An overnight stay costs £7.

These are on a first come first serve basis.

Mooring to the banks along the Thames

Mooring along the Thames
Mooring along the Thames

Is possible. People do do it.

It’s at your own discretion.

It costs nothing, and you may get a better, or more pleasant spot than at a locks or designated mooring area.

That’s up to you.

The natural mooring spots on the Thames occur less often than a lock mooring.

There’s a thread here on Canalworld that has a limited list of moorings suitable for narrowboats on the Thames.

Some people suggest that it’s possible to throw in your stern anchor and set a gangplank, which you’re entitled to do for 24 hours, if it doesn’t affect the flow of traffic on the Thames.

Caversham Locks - River Thames
Caversham Locks, Reading – River Thames

Locks on the Thames

You’re not going to need your windlass!

All locks on the Thames are electronic, hydrologically operated either manned or self-service.

The process is fairly simple.

  1. Moor your boat in the ‘lay-by area’.
  2. Set the lock: The sluices are operated automatically from the electronic console. Once the order is given, the sluices open in four stages, either emptying or filing the locks.
    Some locks this may take a couple of minutes, some, like Clifton, take upwards of 20 minutes.
  3. Drive your boat in: Then climb up the ladder and operate the console to close the gates.
  4. Lock up/down.
  5. Drive boat out.

Close the gates after you finish.

Here’s a map of the locks on the River Thames.

Locks on the River Thames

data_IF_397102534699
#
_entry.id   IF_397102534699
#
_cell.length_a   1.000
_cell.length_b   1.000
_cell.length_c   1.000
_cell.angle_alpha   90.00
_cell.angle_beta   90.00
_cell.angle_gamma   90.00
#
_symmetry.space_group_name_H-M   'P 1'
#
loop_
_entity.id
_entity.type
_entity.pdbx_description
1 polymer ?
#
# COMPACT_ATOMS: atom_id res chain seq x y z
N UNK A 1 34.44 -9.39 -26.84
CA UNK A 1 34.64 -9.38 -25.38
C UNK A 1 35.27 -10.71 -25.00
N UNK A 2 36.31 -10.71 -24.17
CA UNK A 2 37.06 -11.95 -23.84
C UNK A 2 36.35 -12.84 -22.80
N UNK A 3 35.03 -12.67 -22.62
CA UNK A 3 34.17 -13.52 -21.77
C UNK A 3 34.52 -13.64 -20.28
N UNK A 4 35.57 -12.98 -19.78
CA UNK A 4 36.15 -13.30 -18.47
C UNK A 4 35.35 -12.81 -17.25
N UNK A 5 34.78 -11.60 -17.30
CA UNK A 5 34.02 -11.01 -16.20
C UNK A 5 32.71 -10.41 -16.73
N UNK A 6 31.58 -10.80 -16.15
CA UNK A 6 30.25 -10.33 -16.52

Locks on the River Thames
Lock nameDistance to next lock (km)Distance to next lock (mi)Time to next lock
Old Windsor4.94km2.92mi36mins
Bell Weir4.33km2.84mi35mins
Penton Hook3.13km1.95mi24mins
Teddington0.39km0.24mi3 mins



Grey bridgeThe Thames has a 5mph speed limit. Providing your boat has the power, you’ll find this adequate to get a good speed up and not upset anyone.

Like the canal, it’s your wake which causes the problem, and where necessary, you should reduce your speed to lessen it’s impact on other users.

Boats approach bridges from upstream have priority.



That’s it in essence, it’s not a strong or dangerous river like you see in London. Much more a tamed and deep canal, winding through the British countryside.

I found my experience on the Thames allowed me to enjoy big river wildlife.

The properties backing on to the Thames are often quite expensive, and the countryside the river runs through reflects the environment of the privileged classes.

The traffic on the Thames is also varied. You’ll find different styles of boats, sun-cruisers through to kayaks and rowing boats joining you in the locks.

It all makes it a unique experience.

Compared with the lower stretches of the Kennet, it’s pretty tame and as I say earlier, the main thing threatening a good time is nowhere to tie your boat up overnight.

Fill your boots.